ANCHORAGE (KTUU) Take one 7th period junior high class, add 12 quarts of ice cream, mix it all together and what do you get? "We call this class churn and burn" say's Tracy Collum, a teacher at Wasilla Middle School.
It's the rare class that has students literally champing at the bit, or in this case bite, to try. “It is the best class, I love it,” says 8th grader Ledger Lusk.
Each week students in the "Churn and Burn" class work together in teams to make a fresh new flavor of ice cream. It is a learning process and as such, results do vary. “Our first batch of vanilla ice cream did not go well at all," said Ms. Collum. That forced the students to learn from their mistakes, more closely follow the recipes, and then turn out a better product the following week.
While making the ice cream represents the "churn" component in this class there is also a "burn" component as well. That's where the kids spend time being active to burn off the empty calories that they've been consuming as taste testers of their product.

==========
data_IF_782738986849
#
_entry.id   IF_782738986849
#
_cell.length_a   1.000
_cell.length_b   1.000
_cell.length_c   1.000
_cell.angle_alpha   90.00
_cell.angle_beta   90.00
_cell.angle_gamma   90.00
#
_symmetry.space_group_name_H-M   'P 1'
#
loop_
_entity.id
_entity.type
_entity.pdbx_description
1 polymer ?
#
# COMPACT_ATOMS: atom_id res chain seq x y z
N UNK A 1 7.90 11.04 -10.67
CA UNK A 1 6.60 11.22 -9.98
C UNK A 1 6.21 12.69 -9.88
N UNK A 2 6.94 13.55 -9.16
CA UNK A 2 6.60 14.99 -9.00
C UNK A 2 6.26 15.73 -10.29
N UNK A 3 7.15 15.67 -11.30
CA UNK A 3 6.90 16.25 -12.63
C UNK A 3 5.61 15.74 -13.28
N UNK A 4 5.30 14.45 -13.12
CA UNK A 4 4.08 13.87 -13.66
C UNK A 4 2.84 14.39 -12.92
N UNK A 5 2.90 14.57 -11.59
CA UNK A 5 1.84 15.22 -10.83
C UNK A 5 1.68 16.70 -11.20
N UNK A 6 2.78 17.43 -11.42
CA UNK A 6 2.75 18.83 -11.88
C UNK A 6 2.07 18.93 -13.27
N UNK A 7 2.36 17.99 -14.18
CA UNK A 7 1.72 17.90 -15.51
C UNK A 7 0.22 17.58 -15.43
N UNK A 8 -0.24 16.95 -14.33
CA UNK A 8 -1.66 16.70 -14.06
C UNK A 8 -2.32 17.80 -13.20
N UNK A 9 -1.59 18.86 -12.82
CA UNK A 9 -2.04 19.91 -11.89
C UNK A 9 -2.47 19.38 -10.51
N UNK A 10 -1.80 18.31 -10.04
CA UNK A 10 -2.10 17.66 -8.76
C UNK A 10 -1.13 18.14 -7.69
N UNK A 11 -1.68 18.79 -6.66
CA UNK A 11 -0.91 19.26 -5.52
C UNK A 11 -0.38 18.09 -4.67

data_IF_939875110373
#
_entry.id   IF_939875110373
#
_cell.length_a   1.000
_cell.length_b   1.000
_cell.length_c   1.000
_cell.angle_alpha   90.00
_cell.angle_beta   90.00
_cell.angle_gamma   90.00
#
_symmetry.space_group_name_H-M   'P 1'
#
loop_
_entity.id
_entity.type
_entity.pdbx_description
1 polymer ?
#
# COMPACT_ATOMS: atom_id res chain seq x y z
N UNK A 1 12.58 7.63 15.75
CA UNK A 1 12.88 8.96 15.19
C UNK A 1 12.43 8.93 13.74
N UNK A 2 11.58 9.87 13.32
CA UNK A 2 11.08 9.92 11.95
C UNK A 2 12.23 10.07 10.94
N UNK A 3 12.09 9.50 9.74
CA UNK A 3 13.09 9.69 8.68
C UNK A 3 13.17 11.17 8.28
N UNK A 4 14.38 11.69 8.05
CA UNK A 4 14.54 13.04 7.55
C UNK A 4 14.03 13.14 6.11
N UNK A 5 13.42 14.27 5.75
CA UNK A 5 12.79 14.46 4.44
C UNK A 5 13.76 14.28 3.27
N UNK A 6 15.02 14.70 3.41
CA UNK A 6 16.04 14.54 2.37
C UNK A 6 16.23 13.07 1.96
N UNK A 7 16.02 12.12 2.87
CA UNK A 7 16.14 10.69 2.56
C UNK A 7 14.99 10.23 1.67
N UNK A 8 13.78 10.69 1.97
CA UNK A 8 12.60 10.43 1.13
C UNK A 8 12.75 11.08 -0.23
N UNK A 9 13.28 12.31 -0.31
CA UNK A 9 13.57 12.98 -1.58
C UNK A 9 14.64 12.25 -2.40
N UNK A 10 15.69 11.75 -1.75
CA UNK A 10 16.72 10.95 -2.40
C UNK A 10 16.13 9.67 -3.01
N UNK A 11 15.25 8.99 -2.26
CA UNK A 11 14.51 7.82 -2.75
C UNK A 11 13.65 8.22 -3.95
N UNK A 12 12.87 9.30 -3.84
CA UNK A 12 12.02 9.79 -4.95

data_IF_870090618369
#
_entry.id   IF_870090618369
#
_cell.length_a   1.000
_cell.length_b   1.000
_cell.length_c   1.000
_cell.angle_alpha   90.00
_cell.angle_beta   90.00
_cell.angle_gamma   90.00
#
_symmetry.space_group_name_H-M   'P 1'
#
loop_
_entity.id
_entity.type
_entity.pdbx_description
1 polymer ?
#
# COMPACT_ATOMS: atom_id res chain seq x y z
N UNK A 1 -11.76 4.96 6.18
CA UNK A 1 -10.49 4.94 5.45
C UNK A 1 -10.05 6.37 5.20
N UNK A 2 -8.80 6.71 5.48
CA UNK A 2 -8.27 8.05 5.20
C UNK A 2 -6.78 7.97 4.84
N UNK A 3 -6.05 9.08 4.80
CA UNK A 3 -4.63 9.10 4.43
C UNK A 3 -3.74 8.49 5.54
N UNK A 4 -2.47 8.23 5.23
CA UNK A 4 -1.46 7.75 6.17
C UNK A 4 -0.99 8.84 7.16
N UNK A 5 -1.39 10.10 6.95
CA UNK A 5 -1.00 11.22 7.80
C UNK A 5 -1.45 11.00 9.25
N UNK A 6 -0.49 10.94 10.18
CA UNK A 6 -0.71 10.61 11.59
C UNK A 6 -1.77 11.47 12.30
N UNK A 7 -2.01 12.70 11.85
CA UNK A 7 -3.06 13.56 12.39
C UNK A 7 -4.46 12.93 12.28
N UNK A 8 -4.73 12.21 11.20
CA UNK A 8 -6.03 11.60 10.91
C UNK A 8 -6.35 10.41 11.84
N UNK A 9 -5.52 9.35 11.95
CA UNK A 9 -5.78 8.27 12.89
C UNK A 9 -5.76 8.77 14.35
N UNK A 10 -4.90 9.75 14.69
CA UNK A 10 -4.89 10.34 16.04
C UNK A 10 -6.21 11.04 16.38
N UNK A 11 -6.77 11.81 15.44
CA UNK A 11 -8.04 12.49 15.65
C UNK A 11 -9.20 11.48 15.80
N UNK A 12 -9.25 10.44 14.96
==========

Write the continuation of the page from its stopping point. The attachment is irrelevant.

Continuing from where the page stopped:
There are clear educational benefits to this class, from teamwork to following directions, to measuring and mixing ingredients and even some exercise but if something about this class still doesn't sit well with the adult in you don't worry. I felt it too. It was jealousy because if you could have been making ice cream in your 7th-period class back in junior high, isn't that exactly what you would have opted to do?
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